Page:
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    Durability of Sealants: A Question of Formulation and not of the Polymer Base

    Published: 20 February 2015

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    Comparisons concerning the durability of sealants are often made by focusing on different polymer backbones such as silicones versus polyurethanes or silane-modified polymers. At first sight, this approach seems to give a clear and coherent picture of all products and types of polymers. On closer inspection, however, it becomes evident that varying formulations within one technology may have a much stronger influence on a product’s performance than switching from one technology to the other. Due to the availability of additives such as adhesion promoters, heat, and UV stabilizers and the like, two sealants with a similar chemical backbone can be formulated that differ greatly in performance. This enables chemists to formulate a wide range of sealants with the same polymer base. With the same or a similar polymer family, it is possible to formulate on the one hand a high-end sealant with, for example, superior weathering resistance and adhesion to nearly all substrates combined with a very high movement capability. On the other hand, it is possible to use a similar backbone to formulate a highly-filled sealant with a very high plasticizer content which can only accommodate very limited movements and which exhibits clear restrictions with regard to UV and weathering resistance. On the basis of several laboratory studies, the author will elaborate on the behaviour of different formulations and technologies regarding UV aging combined with cyclic movement as well as aesthetic aspects.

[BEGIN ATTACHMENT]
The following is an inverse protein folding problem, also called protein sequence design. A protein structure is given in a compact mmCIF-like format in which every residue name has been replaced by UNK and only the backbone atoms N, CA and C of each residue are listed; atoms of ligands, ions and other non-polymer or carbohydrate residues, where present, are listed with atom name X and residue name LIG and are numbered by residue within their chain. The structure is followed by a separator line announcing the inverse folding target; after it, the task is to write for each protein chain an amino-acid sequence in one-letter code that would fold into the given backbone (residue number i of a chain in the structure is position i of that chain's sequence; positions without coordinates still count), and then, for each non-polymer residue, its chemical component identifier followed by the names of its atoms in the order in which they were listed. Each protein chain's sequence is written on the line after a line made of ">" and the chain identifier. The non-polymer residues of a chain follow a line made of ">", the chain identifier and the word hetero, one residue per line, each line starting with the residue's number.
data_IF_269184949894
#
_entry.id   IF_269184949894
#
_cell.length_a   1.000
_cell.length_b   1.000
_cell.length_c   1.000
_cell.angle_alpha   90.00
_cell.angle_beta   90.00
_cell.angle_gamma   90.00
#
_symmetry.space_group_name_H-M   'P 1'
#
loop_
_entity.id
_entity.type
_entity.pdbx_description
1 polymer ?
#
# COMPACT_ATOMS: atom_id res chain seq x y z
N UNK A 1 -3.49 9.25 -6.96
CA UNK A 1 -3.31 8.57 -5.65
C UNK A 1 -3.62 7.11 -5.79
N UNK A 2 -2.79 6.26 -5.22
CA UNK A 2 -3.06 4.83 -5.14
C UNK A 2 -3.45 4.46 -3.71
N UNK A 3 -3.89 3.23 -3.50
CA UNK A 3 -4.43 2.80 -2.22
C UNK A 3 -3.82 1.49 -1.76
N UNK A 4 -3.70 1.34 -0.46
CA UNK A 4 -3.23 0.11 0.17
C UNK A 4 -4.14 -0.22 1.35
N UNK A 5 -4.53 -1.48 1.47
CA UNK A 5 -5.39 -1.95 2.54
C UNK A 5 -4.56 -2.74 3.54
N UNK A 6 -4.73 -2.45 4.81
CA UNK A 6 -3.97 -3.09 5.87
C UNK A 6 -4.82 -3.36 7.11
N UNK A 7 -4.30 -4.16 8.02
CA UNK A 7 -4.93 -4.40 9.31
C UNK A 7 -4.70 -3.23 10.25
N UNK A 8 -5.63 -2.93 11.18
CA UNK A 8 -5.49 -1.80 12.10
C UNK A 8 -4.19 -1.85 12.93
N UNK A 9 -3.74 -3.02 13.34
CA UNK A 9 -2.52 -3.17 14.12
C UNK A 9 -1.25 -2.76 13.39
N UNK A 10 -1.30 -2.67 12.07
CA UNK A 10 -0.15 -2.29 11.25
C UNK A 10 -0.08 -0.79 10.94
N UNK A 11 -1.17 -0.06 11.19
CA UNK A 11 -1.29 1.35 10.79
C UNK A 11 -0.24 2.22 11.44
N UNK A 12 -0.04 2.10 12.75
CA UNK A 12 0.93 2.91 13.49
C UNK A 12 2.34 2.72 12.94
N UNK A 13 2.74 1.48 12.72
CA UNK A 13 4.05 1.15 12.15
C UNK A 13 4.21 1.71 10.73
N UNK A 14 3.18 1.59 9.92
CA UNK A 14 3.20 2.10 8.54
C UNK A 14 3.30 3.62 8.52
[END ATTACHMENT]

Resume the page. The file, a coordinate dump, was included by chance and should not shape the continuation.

cyclic movement, sealant, polyurethane, silicone, silane-modified polymer

    Author Information:

    Heinzmann, Ralf
    Sika, Services AG, Bad Urach,

    Committee/Subcommittee: C24.87

    DOI: 10.1520/STP158320140088